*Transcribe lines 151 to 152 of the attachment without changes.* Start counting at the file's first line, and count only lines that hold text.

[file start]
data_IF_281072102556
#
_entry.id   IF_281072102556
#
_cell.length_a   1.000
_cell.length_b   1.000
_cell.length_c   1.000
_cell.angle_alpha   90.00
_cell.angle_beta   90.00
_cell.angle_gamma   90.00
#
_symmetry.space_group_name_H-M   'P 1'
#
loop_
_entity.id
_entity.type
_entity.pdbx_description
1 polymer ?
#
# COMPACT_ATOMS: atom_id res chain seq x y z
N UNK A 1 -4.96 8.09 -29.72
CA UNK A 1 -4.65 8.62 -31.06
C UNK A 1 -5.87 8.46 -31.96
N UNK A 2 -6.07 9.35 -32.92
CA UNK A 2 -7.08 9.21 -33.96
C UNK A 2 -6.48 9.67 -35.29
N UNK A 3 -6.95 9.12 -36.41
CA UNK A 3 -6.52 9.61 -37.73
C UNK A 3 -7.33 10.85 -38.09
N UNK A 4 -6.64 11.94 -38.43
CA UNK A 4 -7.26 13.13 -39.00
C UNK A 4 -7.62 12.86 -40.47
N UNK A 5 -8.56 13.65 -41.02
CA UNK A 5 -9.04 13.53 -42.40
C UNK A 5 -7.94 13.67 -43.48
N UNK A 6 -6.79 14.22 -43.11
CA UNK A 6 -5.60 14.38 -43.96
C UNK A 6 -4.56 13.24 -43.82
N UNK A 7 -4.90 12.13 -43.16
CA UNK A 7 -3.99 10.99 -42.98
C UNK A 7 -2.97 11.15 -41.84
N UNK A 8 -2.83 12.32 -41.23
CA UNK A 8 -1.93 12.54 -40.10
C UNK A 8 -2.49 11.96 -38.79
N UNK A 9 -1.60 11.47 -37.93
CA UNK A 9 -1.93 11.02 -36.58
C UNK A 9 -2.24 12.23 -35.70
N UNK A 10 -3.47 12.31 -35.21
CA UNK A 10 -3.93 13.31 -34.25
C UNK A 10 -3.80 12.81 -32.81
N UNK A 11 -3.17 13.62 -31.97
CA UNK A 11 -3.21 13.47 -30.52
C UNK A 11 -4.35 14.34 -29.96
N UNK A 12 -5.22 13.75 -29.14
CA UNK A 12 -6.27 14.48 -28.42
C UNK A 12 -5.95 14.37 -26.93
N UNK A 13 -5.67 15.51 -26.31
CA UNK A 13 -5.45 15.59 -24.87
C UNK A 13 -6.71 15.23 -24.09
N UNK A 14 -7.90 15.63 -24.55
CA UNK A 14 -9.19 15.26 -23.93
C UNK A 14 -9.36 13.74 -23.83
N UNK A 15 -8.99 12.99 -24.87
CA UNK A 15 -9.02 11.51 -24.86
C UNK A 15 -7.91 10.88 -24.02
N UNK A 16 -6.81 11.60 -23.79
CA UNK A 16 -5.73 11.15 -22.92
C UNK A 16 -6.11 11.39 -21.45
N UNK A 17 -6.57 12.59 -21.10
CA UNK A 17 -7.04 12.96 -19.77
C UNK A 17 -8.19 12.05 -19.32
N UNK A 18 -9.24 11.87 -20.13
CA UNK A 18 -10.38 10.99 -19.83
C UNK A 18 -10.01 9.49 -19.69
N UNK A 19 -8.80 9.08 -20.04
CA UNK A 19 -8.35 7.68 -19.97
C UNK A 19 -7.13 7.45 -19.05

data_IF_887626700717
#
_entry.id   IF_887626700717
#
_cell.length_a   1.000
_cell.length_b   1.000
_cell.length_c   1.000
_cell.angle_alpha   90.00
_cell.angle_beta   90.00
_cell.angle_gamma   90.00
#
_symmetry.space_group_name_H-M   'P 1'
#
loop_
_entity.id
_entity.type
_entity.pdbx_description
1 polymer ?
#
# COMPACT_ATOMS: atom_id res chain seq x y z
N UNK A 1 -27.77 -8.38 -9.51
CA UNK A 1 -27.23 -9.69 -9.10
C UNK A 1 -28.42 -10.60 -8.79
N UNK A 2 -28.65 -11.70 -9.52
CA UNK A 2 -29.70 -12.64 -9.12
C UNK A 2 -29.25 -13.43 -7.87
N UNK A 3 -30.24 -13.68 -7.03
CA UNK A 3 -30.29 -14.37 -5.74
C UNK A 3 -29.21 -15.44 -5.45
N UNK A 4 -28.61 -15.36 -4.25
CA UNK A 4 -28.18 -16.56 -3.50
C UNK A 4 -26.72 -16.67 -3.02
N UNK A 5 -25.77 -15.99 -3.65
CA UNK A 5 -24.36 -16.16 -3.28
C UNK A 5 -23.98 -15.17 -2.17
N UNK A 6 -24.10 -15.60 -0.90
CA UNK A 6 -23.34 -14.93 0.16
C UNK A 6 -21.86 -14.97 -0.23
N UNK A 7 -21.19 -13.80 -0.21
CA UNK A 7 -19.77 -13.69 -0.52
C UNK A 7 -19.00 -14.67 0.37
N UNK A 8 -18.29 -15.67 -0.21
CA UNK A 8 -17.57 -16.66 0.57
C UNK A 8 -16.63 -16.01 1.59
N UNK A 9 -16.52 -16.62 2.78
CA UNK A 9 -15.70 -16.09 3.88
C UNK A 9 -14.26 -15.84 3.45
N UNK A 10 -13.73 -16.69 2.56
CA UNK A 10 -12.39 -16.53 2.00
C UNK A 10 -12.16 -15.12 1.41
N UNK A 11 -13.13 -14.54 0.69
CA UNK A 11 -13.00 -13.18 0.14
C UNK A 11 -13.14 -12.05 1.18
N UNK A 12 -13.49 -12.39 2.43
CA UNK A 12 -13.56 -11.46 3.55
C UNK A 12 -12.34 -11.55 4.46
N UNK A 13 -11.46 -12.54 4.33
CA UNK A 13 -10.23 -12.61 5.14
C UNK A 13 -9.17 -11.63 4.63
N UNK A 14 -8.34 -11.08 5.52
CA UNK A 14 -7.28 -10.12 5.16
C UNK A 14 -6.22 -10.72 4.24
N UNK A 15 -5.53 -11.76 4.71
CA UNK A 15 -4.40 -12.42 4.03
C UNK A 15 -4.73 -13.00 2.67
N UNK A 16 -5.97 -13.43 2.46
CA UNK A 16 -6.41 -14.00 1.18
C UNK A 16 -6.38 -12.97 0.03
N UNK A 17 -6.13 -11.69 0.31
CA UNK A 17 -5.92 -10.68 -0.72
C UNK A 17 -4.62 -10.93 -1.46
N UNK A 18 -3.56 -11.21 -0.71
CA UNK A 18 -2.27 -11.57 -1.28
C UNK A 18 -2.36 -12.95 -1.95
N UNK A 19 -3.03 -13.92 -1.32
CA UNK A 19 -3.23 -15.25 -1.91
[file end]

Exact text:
C UNK A 18 -2.36 -12.95 -1.95
N UNK A 19 -3.03 -13.92 -1.32